• AJ says:

        Agreed. The whole point is that they BYPASS the lights, not get an exemption from them.

        This would be a dramatic change in UK infrastructure. I often wonder why I have to stop when crossing the top of a “T” junction when really I could just cruise past on the LEFT of the traffic signals and not even be bothered by them. Would give a clear advantage to cycling.

        • Hello from France.

          Here in Paris, the exemption approach for cyclists going right is what is being used. More and more. One should take into account some streets are very narrow though, in many cases there’s no room for a bypass path at the right of the street.

          Here is a photo of such a sign :

          Here you can even see such a sign for an exemption in order to go right, in a street that is one-way for cars (hence the no-righ-turn sign), but that bikes can use in both ways :


          You can also have “go ahead” signs for traffic lights that are on a straight line (ie : that are there to regulate the cars, and allow the pedestrians to cross the street safely).

          Here the joke goes like this : some cyclists would turn right anyway before they put the sign. But it is a sign that gives some security, because now you can focus on what you’re doing, you don’t have to check whether or not there is a police car near you 🙂

  4. Mihai says:

    The thing about the zebra being used also as a signalised pedestrian crossing being confusing, is only confusing from a British perspective. Everywhere in the rest of Europe the only marking for a pedestrian crossing is the zebra. What is confusing is the bewildering array of pedestrian crossing markings you can find in the UK (zebras with or without ugly posts, with wriggly things before and after, toucans, pelicans – i.e. the small squares drawn on the road (that one cannot see from a vehicle) with or without signals, etc.). The zebra marking is much simpler, it’s difficult to ignore it, it is rather robust with regard to wear.

    • Sarah Swift says:

      This is not quite true. As a pedestrian in Salzburg, I was almost taken out by a driver who didn’t understand why I was crossing on red. I didn’t understand why he was driving on a zebra crossing. I simply didn’t process the pedestrian signals at all because my mind was not programmed to look for them (or even to look forward at all) once I had seen the zebra stripes. The scenario isn’t just confusing from a British perspective: it most certainly also confused me as somebody who who grew up in Ireland, where zebra means zebra at all hours of the day or night, and is habitually resident in Germany, where zebra also means zebra.

      In general, I think there is a need for caution in deploying sweeping phrases like “everywhere in the rest of Europe” when describing pedestrian and cyclist infrastructure – they can evoke a false sense of European homogeneity. Legislation and design guidance differs only from country to country (as in the zebra example above) and as it evolves over time. But actual built infrastructure can differ considerably even between villages barely a few miles apart, and sometimes the oddest things are constructed even by otherwise enlightened and well-intentioned local authority engineers. Kevin Mayne had a lovely Belgian example for this the other day: http://idonotdespair.com/2014/09/12/yet-another-what-were-they-thinking-moment-a-beautiful-belgian-cycle-route-with-a-terrifying-twist.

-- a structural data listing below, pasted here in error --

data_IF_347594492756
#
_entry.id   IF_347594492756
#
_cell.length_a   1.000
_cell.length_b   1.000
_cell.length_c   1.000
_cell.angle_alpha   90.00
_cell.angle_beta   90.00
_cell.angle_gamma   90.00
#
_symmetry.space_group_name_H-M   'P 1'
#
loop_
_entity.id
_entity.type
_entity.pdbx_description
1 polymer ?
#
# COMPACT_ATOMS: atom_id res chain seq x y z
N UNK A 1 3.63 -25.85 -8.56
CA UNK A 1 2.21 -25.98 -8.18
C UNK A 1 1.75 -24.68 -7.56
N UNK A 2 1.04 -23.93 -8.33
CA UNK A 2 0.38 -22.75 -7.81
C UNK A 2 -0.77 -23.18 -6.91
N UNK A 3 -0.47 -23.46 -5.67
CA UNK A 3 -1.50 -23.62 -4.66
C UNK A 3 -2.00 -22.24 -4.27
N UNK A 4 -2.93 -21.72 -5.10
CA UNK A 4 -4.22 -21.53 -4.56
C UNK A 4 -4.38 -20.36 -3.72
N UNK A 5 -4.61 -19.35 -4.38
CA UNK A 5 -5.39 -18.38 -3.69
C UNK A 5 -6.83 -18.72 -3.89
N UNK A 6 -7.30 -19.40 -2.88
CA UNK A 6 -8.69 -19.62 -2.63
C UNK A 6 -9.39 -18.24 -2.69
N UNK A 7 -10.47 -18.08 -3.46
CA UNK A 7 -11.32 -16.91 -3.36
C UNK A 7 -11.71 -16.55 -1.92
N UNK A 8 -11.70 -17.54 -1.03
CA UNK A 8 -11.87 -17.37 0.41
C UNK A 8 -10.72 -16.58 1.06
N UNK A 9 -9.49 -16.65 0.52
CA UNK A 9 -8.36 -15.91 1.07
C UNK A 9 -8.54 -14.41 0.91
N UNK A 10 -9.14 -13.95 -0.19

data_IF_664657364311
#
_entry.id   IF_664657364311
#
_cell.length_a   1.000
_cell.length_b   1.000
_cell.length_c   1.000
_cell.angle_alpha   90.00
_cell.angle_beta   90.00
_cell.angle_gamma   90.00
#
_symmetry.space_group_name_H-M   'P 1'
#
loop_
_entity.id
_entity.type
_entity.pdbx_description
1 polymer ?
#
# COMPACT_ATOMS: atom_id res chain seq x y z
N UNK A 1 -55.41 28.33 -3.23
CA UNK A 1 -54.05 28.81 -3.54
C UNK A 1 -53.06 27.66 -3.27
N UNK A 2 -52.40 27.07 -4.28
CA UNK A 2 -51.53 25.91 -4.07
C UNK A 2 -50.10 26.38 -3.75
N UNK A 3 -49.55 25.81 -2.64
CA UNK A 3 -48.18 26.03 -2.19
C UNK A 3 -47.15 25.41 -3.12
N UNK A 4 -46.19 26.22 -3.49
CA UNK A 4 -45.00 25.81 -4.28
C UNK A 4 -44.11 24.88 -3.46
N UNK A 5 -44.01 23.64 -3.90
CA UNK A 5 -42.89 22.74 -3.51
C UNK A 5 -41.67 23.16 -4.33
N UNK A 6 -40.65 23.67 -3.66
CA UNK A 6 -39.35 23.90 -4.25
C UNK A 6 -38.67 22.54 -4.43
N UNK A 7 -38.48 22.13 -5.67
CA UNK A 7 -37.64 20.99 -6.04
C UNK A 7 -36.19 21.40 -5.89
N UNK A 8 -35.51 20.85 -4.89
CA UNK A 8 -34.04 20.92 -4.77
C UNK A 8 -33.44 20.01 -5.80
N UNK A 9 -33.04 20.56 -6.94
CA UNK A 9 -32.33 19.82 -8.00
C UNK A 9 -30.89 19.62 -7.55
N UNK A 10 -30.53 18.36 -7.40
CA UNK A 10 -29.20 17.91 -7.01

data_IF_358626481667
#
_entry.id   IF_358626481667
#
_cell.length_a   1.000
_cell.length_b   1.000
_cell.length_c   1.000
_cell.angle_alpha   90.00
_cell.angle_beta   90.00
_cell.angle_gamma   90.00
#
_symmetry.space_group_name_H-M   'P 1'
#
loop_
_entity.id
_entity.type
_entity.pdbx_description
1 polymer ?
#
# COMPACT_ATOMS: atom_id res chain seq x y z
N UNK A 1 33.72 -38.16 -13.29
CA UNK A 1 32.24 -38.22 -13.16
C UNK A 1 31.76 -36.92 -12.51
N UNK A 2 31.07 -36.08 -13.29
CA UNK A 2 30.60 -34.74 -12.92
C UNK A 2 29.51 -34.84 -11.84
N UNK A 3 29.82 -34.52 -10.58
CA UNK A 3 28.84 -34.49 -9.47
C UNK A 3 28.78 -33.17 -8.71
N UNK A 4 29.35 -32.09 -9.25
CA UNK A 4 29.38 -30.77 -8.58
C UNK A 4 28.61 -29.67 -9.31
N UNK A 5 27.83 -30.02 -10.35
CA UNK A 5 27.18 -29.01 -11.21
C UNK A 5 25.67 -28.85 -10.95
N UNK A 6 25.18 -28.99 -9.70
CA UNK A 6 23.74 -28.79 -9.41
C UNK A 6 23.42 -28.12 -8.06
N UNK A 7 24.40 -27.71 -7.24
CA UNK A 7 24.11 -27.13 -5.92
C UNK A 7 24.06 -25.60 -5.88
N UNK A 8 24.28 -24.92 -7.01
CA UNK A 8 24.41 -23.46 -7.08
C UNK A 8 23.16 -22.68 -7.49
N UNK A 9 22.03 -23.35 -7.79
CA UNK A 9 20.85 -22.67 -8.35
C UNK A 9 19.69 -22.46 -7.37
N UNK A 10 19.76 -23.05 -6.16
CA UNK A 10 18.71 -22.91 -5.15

• Aron says:

        He/she said “is only confusing from a British perspective.” Then you said “This is not quite true. As a pedestrian in Salzburg, I..”. But your name is Sarah Swift. And your post tells about how you were not programmed (as a British person I’m assuming) to look for signals. Well the Salzburgians, and other continental Europeans are. So he was right. It’s a British problem.

    • reaperexpress says:

      I’m from Toronto, Ontario, Canada and I’d agree that this confusion about zebras is a uniquely British problem. We use zebra markings for pedestrian crossings at both signalized and unsignalized locations, as does pretty much the entire world. A key difference is that pedestrians don’t pay any attention to road markings here in Ontario, because pedestrians always legally have priority at crosswalks, even if there are no markings at all.

      There is no legal distinction between crosswalk types, and a crosswalk is merely:
      “The connections of the lateral lines of the sidewalks on opposite sides of the road; or
      Any portion of a roadway at an intersection or elsewhere distinctly indicated for pedestrian crossing by signs or by lines or other markings on the surface”.

      Of course, despite the legal priority, in practice pedestrians do not get priority at unmarked crossings because motorists do not drive along scanning the edges of the road for sidewalk continuity. The existence of marked crosswalks is merely to improve adherence to the already-existing priority rules, or to introduce priority where there is no sidewalk continuity across the street (i.e. mid-block). Municipalities are welcome to draw whatever they like on the crosswalk, whether it be zebra stripes, continuity lines, piano keys, or colourful flowers (I’ve seen all of the above), and they are certainly not required to install hi-viz poles and lights irrespective of context.